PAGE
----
Everyone wants their content to be seen, but if your content strategy is lacking purpose then are you creating content just for the sake of it?
Content. Everyone is creating it. Bloggers boast sites with millions of visitors, vloggers are becoming celebrities in their own right and the internet is awash with articles covering every niche possible.
For businesses, the situation is remarkably similar. A mass of articles and how-to’s pushed out into the world on a daily basis, each one competing with every other for the attention of an audience but, ultimately, often ending up lost in an ocean of never-to-be seen again content. In fact for the majority of businesses, creating content is literally all that they are doing. Fleshing out an already saturated world even further.
But why are they doing this? Why does so much content go unread?
Content is no doubt a fantastic way to interact with your target audience and to create a much greater level of visibility for your brand or product than you could potentially get without it. But creating content for contents sake is... well pointless to be perfectly honest. The reason it is pointless is because all it will do get lost amongst all the other pointless content that is being created for contents sake - and this cycle will continue to repeat itself again and again. Forrester even reports that in large enterprises as much as 50% of content goes unread. That is 1 in every 2 pieces of content lost!
So why are you creating all this content?
Sirius Decisions report that in B2B marketing as much as 70% of content goes unread, 7 out of every 10 pieces. So, how does someone like you or I create content which rises to the top and doesn’t get drowned out by the mundane? The answer to this is really with what this piece of content (as part of a series of Content Strategy articles) is all about; helping you to understand how to create content that gets seen and drives value back into your organisation.
As I mentioned further up the post, a lot of businesses are creating a content strategy for the sake of creating content. It may be that they were using an agency of a certain discipline who are now offering content as part of an expanded product set as they make a shift into a digital world, or may have even hired marketers with the production of content a requirement of their job role. Yet time and time again I get asked the same two questions:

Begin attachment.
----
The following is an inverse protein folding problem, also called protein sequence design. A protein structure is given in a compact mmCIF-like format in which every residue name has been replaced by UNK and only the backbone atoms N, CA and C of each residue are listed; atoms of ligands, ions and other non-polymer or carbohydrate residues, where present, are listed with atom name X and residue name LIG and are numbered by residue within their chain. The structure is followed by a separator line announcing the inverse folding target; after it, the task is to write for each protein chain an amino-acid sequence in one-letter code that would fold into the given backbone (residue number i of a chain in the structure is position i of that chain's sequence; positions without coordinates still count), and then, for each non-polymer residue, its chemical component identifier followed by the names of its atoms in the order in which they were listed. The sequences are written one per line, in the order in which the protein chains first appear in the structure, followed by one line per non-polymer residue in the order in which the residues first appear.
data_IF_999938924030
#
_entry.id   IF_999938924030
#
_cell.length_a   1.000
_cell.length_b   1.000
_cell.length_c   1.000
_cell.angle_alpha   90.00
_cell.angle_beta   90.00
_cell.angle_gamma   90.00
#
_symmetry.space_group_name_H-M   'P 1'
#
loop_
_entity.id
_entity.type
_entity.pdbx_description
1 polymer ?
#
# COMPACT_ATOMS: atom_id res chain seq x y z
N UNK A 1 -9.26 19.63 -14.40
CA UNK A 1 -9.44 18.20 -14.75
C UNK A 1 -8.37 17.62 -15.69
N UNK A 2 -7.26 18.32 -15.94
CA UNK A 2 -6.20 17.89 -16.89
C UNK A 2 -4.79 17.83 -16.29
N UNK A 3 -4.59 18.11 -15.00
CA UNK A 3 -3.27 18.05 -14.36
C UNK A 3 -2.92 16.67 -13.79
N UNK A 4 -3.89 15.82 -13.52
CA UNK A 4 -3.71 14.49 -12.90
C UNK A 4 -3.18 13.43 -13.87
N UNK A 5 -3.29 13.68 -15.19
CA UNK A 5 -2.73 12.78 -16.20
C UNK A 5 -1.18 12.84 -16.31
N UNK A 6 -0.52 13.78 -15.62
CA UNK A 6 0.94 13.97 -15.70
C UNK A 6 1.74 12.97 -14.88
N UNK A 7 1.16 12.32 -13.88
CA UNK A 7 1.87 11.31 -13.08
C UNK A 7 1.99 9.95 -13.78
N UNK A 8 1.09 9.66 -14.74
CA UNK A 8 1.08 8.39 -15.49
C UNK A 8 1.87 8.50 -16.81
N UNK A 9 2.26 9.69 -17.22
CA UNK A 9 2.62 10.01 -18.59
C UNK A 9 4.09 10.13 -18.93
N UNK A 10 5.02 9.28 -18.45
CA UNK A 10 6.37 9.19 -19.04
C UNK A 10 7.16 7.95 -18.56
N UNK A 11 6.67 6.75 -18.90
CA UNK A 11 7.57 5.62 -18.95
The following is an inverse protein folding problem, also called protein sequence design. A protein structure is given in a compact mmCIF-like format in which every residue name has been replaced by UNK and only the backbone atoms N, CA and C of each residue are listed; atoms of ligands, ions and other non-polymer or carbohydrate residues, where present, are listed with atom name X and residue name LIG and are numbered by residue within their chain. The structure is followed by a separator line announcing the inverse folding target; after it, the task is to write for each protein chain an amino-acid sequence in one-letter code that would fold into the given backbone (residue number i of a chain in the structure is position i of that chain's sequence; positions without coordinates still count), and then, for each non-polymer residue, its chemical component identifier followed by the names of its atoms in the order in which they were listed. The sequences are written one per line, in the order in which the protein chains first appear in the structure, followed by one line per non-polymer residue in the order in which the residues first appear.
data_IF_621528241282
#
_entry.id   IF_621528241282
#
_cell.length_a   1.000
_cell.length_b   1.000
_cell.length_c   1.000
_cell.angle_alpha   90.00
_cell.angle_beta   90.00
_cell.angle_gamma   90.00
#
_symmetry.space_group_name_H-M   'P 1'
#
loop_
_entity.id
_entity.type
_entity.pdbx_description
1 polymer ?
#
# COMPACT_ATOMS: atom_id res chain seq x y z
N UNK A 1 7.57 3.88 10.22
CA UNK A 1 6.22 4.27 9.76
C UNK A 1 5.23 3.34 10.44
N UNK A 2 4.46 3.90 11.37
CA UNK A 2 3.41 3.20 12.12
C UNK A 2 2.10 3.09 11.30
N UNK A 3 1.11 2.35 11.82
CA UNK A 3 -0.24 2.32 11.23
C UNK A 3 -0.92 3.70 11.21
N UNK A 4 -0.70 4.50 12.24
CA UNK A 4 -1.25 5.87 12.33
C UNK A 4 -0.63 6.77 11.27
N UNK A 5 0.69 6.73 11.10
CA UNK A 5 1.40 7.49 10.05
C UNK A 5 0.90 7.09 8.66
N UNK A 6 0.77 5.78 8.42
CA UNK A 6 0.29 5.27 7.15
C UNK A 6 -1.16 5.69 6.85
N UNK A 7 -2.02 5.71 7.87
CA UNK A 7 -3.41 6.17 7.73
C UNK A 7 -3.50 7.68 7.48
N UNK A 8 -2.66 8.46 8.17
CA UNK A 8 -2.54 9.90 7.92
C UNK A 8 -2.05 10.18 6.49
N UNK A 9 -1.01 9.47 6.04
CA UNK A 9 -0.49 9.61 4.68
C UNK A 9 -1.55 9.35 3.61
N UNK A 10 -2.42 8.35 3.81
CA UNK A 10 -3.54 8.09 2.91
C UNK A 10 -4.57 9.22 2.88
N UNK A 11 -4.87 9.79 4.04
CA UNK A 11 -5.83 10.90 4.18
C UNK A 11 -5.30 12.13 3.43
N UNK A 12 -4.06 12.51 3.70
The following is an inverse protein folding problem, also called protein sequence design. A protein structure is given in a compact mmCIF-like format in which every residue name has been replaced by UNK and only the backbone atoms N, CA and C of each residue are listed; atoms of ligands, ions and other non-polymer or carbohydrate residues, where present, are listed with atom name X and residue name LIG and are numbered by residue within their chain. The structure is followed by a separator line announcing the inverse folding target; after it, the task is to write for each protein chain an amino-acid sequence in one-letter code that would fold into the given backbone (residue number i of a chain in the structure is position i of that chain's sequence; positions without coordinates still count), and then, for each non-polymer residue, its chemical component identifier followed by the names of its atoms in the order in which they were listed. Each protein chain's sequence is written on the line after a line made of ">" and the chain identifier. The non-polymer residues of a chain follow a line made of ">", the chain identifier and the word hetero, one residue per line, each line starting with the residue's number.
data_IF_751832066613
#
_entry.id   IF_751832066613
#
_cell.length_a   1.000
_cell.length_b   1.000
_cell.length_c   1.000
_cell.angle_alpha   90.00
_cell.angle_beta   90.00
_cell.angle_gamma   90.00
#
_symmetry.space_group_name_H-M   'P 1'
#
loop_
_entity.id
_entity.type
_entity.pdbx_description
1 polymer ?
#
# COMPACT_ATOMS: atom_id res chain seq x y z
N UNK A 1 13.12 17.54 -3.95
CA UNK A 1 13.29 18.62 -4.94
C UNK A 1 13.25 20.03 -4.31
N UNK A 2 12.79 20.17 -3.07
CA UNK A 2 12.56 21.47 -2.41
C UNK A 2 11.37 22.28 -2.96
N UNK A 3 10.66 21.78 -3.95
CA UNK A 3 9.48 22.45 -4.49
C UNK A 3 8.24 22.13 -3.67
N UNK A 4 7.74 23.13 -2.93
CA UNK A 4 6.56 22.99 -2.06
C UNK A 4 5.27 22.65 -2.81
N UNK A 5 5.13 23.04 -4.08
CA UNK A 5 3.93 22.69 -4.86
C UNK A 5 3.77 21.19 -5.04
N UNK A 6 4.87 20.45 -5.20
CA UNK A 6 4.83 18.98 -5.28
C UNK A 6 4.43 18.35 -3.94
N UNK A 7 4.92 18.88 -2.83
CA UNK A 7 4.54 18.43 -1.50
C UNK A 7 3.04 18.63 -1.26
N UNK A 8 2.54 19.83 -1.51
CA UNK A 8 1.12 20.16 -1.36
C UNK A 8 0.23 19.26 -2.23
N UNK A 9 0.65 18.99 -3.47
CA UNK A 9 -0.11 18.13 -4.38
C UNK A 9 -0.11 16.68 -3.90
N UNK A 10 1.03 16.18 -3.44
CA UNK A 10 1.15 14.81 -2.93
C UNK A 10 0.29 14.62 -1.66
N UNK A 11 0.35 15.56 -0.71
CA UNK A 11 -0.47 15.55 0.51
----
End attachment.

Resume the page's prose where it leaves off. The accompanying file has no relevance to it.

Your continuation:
"Why isn't my content working?"
"How do I measure the success of my content?"
My answer to both of these questions is always the same:
"Why are you creating content?"
Think about that for a moment. Just why exactly are you creating content? The pause you are probably doing right now as you think about that question is exactly the same pause I get 9 times out of 10 when I ask the question - and the reason for that pause is the same every single time…
"I don't know…"
Now don’t get me wrong, this isn’t "I don’t know" in the traditional sense of I’m doing it but I don’t know why. We all know we should be creating content as part of our marketing program but move past this and things start to unravel a little bit because quite simply there hasn’t been any thought given to the purpose of the content. That’s right, nothing fancy. No magical theory to completely change the world. Just simple logic that can sit at the heart of everything we do on a day to day basis.
Ask yourself, are you able to look back at the content that you created and explain what the purpose behind each piece was? What you were looking to achieve with that blog post, or what the thought process behind that video you spent ££££££ on creating was actually for? No? Maybe? Some? It isn’t a trick question or one with the aim of putting down the work that you have done but that question is there to make you think.
Why Isn't My Content Working?